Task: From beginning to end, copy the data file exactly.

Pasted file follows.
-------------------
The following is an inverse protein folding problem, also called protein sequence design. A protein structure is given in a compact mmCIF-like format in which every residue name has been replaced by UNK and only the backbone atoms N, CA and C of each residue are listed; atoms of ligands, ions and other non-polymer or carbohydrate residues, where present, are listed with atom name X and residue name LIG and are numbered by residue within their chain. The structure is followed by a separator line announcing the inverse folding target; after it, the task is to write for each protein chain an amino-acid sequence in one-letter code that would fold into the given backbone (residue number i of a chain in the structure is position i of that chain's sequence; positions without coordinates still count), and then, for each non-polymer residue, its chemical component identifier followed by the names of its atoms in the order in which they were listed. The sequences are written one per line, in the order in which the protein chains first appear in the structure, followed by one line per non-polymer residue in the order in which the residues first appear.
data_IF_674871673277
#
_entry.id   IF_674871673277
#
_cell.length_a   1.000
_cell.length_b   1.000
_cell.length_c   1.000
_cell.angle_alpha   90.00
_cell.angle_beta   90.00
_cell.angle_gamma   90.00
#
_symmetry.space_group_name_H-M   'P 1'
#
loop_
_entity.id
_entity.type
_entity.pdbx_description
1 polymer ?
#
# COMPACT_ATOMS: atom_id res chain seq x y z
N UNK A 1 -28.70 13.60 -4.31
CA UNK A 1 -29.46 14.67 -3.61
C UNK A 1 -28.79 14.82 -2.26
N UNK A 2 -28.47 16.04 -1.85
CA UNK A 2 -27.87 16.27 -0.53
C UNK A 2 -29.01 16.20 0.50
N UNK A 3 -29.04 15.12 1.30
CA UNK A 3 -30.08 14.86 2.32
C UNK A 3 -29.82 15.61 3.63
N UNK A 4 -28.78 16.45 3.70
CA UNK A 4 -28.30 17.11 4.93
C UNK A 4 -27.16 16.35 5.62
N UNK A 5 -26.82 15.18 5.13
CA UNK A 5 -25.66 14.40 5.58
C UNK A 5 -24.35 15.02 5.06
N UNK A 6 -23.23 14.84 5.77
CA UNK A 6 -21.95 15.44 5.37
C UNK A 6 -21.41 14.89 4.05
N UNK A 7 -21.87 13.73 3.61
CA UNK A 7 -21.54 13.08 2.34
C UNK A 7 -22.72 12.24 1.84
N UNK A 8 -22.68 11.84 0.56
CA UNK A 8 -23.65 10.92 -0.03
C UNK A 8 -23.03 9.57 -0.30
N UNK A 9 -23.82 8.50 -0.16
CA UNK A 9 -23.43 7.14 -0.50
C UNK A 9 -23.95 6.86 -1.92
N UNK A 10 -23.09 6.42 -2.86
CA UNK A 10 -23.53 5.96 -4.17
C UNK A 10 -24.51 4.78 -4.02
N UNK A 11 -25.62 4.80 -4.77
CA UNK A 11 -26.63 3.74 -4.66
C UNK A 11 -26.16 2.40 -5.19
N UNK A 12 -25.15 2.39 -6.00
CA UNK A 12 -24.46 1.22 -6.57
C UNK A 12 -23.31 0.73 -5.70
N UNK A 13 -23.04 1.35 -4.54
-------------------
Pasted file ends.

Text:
The following is an inverse protein folding problem, also called protein sequence design. A protein structure is given in a compact mmCIF-like format in which every residue name has been replaced by UNK and only the backbone atoms N, CA and C of each residue are listed; atoms of ligands, ions and other non-polymer or carbohydrate residues, where present, are listed with atom name X and residue name LIG and are numbered by residue within their chain. The structure is followed by a separator line announcing the inverse folding target; after it, the task is to write for each protein chain an amino-acid sequence in one-letter code that would fold into the given backbone (residue number i of a chain in the structure is position i of that chain's sequence; positions without coordinates still count), and then, for each non-polymer residue, its chemical component identifier followed by the names of its atoms in the order in which they were listed. The sequences are written one per line, in the order in which the protein chains first appear in the structure, followed by one line per non-polymer residue in the order in which the residues first appear.
data_IF_674871673277
#
_entry.id   IF_674871673277
#
_cell.length_a   1.000
_cell.length_b   1.000
_cell.length_c   1.000
_cell.angle_alpha   90.00
_cell.angle_beta   90.00
_cell.angle_gamma   90.00
#
_symmetry.space_group_name_H-M   'P 1'
#
loop_
_entity.id
_entity.type
_entity.pdbx_description
1 polymer ?
#
# COMPACT_ATOMS: atom_id res chain seq x y z
N UNK A 1 -28.70 13.60 -4.31
CA UNK A 1 -29.46 14.67 -3.61
C UNK A 1 -28.79 14.82 -2.26
N UNK A 2 -28.47 16.04 -1.85
CA UNK A 2 -27.87 16.27 -0.53
C UNK A 2 -29.01 16.20 0.50
N UNK A 3 -29.04 15.12 1.30
CA UNK A 3 -30.08 14.86 2.32
C UNK A 3 -29.82 15.61 3.63
N UNK A 4 -28.78 16.45 3.70
CA UNK A 4 -28.30 17.11 4.93
C UNK A 4 -27.16 16.35 5.62
N UNK A 5 -26.82 15.18 5.13
CA UNK A 5 -25.66 14.40 5.58
C UNK A 5 -24.35 15.02 5.06
N UNK A 6 -23.23 14.84 5.77
CA UNK A 6 -21.95 15.44 5.37
C UNK A 6 -21.41 14.89 4.05
N UNK A 7 -21.87 13.73 3.61
CA UNK A 7 -21.54 13.08 2.34
C UNK A 7 -22.72 12.24 1.84
N UNK A 8 -22.68 11.84 0.56
CA UNK A 8 -23.65 10.92 -0.03
C UNK A 8 -23.03 9.57 -0.30
N UNK A 9 -23.82 8.50 -0.16
CA UNK A 9 -23.43 7.14 -0.50
C UNK A 9 -23.95 6.86 -1.92
N UNK A 10 -23.09 6.42 -2.86
CA UNK A 10 -23.53 5.96 -4.17
C UNK A 10 -24.51 4.78 -4.02
N UNK A 11 -25.62 4.80 -4.77
CA UNK A 11 -26.63 3.74 -4.66
C UNK A 11 -26.16 2.40 -5.19
N UNK A 12 -25.15 2.39 -6.00
CA UNK A 12 -24.46 1.22 -6.57
C UNK A 12 -23.31 0.73 -5.70
N UNK A 13 -23.04 1.35 -4.54